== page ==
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Ilani Birth Ritual

Among the Masanti, one of the carakan tribes, there's a tradition surrounding births that began after an accident.

The Origin

The story surrounds the figure of one of their deities: Ilani, the hunter.
During the years before the first quake, when the carakans still lived around the lake Carakoi, and the masanti hadn't received their name, lived a young hunter by the name of Ilani.
It was said that Ilani was the most proficient masantak hunter in xes tribe and xe took great pride in that. When Ilani became a nalaxe xes family was showered in offers of marriage because everyone wanted to have children from the great hunter, and many people offered great riches to convince them. But most of these people wanted Ilani to be the mawkwatzu and as xe refused to be confined xe rejected many offers.
In the end xes parents married xem to a fellow hunter who promised to respecto xes wishes. Despite this, when Ilani realize xe was carrying xe kept it a secret for fear. Xe hid the obvious signs of xes pregnancy under baggy clothes and moon water rubs.
One afternoon, as they were collecting bones near the masantak burial grounds, xe felt the labor begin. Xe tried to hide them but overcome by the pain xe ran inside one of the masantak burial mounds as xes partner screamed for xem to stop because xe had seen one of the beast approaching.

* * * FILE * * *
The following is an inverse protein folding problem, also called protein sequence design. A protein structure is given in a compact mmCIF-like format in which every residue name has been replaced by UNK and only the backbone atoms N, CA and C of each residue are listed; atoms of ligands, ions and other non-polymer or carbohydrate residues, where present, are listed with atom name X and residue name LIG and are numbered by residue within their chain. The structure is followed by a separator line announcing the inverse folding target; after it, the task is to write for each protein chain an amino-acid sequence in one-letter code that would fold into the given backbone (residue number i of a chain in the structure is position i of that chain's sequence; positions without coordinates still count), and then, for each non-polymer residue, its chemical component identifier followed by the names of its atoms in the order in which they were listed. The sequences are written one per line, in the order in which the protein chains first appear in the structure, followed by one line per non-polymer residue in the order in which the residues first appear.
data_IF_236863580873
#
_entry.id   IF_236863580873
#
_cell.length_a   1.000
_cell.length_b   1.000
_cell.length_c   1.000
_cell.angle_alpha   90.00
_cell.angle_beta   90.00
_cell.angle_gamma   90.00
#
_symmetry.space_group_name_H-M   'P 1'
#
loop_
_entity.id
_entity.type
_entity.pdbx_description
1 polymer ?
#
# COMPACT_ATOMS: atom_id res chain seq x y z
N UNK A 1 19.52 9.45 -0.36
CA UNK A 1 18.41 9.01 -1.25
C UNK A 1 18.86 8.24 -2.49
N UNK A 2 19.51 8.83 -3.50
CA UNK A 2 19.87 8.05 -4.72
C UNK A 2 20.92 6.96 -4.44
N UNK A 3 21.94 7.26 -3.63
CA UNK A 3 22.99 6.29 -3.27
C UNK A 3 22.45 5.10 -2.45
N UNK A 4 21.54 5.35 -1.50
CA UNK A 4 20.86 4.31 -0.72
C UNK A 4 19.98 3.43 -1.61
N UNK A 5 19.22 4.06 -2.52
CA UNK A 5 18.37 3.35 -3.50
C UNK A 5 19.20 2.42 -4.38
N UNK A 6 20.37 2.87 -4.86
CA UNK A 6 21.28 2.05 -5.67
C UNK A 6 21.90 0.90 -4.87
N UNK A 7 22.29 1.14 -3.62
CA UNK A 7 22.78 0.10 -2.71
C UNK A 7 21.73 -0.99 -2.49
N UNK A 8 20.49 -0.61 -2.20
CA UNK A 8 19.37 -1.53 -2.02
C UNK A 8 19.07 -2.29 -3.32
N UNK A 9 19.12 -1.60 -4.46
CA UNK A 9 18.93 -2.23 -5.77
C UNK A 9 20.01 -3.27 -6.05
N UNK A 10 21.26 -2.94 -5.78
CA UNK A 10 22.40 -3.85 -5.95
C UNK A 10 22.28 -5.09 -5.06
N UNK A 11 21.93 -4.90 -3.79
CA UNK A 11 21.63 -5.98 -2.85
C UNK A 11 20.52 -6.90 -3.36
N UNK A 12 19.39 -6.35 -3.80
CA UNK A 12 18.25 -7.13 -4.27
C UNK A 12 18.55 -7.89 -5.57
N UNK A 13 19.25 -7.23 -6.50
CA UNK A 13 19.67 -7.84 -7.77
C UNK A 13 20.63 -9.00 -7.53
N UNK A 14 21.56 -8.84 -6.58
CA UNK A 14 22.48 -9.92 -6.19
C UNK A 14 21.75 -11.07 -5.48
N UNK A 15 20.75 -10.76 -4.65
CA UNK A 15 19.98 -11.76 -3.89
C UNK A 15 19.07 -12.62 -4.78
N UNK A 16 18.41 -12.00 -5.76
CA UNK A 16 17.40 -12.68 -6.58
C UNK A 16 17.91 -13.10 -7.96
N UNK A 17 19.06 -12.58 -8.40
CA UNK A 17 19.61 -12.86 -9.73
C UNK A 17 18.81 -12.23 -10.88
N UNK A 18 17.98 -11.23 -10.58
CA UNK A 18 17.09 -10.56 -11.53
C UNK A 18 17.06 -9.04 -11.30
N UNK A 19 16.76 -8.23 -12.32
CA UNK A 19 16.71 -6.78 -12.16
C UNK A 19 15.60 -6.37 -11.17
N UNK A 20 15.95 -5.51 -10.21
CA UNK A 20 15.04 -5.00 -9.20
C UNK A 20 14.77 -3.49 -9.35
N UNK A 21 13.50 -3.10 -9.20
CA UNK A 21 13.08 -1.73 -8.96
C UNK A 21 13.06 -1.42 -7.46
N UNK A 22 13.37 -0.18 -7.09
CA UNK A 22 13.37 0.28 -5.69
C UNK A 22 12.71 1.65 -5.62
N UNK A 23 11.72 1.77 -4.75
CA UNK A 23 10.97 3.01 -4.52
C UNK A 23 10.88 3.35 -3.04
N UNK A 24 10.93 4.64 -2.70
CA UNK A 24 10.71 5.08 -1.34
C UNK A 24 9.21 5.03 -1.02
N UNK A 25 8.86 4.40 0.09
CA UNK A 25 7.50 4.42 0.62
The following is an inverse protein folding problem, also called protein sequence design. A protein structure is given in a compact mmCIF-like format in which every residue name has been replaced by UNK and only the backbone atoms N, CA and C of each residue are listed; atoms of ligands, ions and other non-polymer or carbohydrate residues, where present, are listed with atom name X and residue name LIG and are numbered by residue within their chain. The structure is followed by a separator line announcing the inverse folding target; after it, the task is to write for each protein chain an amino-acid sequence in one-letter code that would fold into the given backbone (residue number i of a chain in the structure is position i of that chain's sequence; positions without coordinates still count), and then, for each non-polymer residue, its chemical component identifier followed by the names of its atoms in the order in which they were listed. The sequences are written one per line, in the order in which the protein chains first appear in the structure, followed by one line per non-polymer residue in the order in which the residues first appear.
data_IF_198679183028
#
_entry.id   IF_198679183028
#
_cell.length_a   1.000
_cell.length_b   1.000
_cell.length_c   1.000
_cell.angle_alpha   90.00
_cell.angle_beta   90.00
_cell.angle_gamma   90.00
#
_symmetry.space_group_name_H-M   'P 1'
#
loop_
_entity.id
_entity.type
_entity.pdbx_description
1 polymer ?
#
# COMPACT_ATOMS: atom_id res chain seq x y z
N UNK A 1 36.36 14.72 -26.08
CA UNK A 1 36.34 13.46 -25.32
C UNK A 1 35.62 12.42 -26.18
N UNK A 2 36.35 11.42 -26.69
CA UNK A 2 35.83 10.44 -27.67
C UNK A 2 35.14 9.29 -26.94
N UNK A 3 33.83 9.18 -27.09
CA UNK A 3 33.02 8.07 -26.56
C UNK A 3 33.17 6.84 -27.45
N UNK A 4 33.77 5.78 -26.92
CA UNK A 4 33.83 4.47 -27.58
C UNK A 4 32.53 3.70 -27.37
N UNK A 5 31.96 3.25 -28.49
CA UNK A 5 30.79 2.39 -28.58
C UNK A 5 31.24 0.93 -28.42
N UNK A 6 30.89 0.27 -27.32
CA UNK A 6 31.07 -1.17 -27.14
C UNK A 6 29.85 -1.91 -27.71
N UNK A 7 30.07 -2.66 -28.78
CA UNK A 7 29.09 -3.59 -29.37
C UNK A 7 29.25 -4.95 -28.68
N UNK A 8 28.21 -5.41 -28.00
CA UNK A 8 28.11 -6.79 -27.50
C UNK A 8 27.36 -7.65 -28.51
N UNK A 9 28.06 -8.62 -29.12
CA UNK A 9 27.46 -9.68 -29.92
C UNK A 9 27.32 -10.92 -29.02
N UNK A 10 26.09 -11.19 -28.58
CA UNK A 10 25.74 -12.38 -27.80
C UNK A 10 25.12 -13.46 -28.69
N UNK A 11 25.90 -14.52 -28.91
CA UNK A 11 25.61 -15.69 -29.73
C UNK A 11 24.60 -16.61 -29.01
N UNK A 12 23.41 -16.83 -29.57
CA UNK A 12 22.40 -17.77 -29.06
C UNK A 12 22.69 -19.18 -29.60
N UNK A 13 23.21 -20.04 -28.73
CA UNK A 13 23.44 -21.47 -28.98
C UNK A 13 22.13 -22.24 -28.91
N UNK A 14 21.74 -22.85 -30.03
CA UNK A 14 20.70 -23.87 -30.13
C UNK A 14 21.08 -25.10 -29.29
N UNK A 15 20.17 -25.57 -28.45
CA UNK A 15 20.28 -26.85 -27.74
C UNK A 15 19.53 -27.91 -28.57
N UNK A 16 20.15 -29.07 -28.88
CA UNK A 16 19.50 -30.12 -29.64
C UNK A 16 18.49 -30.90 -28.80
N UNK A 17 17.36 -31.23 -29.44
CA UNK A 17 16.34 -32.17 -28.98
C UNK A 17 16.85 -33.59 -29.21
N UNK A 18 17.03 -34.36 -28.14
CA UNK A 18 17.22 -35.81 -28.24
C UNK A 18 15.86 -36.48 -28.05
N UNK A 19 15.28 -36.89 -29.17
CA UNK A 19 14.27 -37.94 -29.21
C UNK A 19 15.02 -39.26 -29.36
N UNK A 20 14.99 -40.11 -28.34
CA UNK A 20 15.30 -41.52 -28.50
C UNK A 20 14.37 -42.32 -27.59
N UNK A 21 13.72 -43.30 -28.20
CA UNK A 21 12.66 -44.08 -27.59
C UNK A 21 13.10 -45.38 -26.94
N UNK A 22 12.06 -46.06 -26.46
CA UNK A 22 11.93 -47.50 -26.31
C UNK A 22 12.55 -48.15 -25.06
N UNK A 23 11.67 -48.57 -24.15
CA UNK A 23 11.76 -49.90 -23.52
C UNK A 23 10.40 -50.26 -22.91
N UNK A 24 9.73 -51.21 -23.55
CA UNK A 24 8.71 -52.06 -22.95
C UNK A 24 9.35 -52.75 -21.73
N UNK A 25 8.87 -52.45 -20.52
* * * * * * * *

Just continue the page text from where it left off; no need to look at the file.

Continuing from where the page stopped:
Ilani had enough presence of mind, before surrendering xemself to the pains of birthing, to cover xes body with masantak hair that was lying around.
As xe was birthing xes eggs, the old masantak entered the mound and saw xem. The great beast approached xem sniffing and stood there watching xem as the laboring Ilani continued. Despite the sheer terror xe felt Ilani managed to succesfully give birth to four eggs.
Weakened by the process, Ilani could only watch in resignation as the masantak licked the eggs clean but instead of eating them, to xes surprise, the beast went to the back of the mound, laid down, and passed. An hour later, Ilani's partner entered the mound and found him weeping in relief.
The village was amazed at the feat. The story spread, and people began to say those children had been blessed by the beasts.
Many other makwatzu tried to do the same with different levels of success (and failure) until it became a tradition. The rest of the carakans thought them crazy, and they began to call them masanti.

The current birthing tradition among the masanti is a mix of the story of Ilani and different practices from before.

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The Original Tradition

The ritual begins when the makwatzu expels the birthing plug, signaling the birth could start on any day. The xekhizai would then take the plug to the shamans of the tribe who would use it to make a potion that the xe would have to spread around the burial grounds (This was allegedly added after several births happened without masantaks present).
When the labor starts, the hunters of the tribe would surround the mawkatzu singing songs asking the gods for protection and peace of mind. They would pray to Udi, the mother of all beasts, to rein in the masantaks minds; and to Ilani to have the same luck.
The xekhizai (or xekhizais) would wrap a cloak made of masantak hair around the makwatzu, and the makwatzu would wrap a cloak of woven grass around the xekhizai and the five witnesses for their vigil.